Pendle Borough Council has re-affirmed its opposition to any fracking within Pendle, and called on the Government to drop its plans to make fracking easier.
The council passed a motion at its latest meeting, moved by Liberal Democrat Coun. Tony Greaves, which reaffirms the council’s opposition to fracking.
It responds to two Government consultations to centralise and speed up fracking approvals by saying they are “a threat to local democracy and to the rights of local people and local communities”, and asks the local MP Andrew Stephenson if he will support these views.
The motion was supported by all the Liberal and Labour councillors present; the majority Conservative group on the council split three ways, for against and abstaining, so the motion was carried with a large majority.
The Government consultations are on proposals that gas exploration for fracking purposes (not the fracking itself) should no longer need planning permission; and that decisions on fracking planning applications should be made by the National Infrastructure Planning Commission and Government Ministers, not by the local planning authorities (elected councils).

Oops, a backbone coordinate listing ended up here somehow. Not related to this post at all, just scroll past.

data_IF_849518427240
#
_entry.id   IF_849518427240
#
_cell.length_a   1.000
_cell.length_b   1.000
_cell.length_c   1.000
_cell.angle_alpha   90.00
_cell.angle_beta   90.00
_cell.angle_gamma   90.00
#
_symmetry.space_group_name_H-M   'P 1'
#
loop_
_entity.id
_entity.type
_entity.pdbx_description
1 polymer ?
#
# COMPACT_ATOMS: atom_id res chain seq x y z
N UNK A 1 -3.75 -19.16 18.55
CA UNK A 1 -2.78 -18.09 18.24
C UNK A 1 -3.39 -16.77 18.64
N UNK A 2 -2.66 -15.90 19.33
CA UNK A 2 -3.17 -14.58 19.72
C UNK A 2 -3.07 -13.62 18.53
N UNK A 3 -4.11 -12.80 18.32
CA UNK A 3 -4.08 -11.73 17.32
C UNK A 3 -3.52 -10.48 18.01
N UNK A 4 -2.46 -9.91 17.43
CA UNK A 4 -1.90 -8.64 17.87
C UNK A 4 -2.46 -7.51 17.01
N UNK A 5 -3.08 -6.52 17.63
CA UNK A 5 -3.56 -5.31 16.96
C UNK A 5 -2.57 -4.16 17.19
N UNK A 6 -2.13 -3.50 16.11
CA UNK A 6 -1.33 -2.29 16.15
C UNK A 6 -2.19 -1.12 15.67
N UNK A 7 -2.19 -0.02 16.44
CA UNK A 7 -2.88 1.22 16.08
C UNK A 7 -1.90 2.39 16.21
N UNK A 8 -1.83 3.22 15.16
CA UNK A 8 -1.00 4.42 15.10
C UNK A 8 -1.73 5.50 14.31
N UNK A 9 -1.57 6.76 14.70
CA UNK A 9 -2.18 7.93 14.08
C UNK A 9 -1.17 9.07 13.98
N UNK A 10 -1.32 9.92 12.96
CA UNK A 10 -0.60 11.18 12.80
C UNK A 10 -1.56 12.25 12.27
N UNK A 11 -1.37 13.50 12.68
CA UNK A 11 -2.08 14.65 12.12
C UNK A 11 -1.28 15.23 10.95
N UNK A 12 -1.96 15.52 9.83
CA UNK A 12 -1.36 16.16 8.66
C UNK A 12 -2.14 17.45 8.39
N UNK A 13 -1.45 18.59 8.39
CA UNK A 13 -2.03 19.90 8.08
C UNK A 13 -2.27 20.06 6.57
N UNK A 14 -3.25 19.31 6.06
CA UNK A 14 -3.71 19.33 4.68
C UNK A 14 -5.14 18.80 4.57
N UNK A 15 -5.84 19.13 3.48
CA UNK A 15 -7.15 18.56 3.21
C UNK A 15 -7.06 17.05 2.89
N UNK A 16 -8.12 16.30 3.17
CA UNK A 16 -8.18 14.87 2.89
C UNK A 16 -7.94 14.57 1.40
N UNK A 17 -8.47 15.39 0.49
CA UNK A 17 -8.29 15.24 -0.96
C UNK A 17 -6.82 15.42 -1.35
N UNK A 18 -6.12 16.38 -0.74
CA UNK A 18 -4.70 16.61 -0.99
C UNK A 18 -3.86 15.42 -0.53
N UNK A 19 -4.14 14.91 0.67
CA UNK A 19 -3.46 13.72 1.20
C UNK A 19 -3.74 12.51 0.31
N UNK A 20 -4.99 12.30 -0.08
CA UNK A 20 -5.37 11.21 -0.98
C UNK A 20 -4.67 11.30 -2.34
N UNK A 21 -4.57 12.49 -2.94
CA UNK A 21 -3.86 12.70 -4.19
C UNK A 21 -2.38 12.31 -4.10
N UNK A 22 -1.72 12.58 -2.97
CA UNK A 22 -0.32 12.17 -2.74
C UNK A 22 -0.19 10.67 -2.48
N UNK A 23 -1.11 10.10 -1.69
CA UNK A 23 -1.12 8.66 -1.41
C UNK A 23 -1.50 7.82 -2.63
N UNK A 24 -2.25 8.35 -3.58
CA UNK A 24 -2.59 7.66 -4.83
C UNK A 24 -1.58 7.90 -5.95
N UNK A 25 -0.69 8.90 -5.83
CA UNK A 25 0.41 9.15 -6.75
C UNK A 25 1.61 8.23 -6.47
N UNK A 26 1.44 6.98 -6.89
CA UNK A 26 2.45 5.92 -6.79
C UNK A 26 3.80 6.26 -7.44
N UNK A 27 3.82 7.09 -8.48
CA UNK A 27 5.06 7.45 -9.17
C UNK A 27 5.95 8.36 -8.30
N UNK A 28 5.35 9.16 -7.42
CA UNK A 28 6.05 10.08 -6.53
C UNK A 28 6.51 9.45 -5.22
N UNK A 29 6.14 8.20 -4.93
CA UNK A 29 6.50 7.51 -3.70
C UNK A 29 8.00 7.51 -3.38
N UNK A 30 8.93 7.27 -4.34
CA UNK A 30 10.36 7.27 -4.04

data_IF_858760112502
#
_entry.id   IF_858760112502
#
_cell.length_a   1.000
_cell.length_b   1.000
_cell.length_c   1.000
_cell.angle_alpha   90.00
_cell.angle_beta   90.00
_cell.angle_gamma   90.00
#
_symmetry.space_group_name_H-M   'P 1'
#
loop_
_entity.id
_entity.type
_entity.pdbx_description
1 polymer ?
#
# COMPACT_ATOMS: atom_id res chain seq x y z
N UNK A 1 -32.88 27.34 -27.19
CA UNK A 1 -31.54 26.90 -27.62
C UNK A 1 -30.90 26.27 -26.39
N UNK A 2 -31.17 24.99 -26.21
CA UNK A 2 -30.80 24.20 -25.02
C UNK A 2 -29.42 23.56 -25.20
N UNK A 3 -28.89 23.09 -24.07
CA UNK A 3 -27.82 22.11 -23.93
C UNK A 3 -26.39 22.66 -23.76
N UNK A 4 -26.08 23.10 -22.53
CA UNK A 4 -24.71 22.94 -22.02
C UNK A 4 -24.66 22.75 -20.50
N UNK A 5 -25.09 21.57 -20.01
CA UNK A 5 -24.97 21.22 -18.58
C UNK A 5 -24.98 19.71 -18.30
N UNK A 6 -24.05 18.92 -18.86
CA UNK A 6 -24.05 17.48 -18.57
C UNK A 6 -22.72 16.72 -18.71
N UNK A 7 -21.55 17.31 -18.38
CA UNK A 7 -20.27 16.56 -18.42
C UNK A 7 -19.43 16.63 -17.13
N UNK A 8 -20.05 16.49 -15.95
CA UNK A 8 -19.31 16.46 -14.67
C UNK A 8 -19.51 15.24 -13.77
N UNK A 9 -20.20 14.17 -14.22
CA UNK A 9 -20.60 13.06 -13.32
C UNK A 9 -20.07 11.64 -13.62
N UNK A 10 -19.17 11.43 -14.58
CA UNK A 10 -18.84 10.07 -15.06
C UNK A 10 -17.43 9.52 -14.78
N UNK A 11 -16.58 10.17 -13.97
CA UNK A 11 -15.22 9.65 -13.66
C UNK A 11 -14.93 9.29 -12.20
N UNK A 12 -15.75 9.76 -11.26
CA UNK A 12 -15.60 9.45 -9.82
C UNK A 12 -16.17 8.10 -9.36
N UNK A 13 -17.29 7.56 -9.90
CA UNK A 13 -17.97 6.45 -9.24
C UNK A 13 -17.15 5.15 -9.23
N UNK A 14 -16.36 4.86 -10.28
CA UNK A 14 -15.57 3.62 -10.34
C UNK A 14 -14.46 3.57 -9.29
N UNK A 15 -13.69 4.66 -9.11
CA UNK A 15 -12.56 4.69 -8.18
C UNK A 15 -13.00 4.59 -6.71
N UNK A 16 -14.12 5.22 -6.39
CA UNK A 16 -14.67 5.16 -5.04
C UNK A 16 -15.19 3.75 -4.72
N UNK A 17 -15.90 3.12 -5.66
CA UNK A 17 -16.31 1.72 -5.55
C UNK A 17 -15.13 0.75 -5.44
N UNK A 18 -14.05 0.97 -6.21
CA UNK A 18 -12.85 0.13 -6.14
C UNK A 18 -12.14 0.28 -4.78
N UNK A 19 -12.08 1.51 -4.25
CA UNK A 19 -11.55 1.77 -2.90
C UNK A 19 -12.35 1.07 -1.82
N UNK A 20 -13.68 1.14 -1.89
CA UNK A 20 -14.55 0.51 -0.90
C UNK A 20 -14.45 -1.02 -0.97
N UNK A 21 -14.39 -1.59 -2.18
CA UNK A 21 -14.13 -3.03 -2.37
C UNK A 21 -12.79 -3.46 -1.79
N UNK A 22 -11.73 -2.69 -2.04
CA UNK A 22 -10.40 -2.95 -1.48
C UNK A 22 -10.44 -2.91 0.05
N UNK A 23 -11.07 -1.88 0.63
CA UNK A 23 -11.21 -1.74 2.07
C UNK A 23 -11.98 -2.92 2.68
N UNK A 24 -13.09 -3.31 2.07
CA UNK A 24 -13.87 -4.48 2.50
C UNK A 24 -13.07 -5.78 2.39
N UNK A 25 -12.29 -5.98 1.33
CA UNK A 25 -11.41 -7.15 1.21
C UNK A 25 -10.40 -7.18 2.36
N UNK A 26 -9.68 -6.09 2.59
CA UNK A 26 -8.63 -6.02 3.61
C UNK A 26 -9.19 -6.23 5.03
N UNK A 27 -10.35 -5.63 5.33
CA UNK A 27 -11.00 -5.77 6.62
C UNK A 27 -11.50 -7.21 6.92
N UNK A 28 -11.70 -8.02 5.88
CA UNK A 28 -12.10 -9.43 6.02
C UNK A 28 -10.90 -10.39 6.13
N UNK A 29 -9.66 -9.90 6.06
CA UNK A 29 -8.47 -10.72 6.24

Coun. Greaves said: “These proposals are a serious centralisation of power. They will allow fracking firms to come and do exploratory drills without having to get planning permission.
"They will also allow Government Ministers to ride roughshod over locally elected councillors and the local planning authority by labelling all examples of fracking itself (however small scale) 'nationally significant infrastructure' which is clearly nonsense.”
One firm has already received a licence to carry out exploratory drilling in the Burnley-Nelson-Colne area and this proposal would mean it could do so without getting planning permission.
Coun. Greaves added: “It is obvious that whatever you thinking of fracking in principle, and we are
against it, this area of hills and narrow lanes and roads is not suitable. We should be able to say so not have it rammed down our throats by greedy fracking firms and office-bound officials in London.”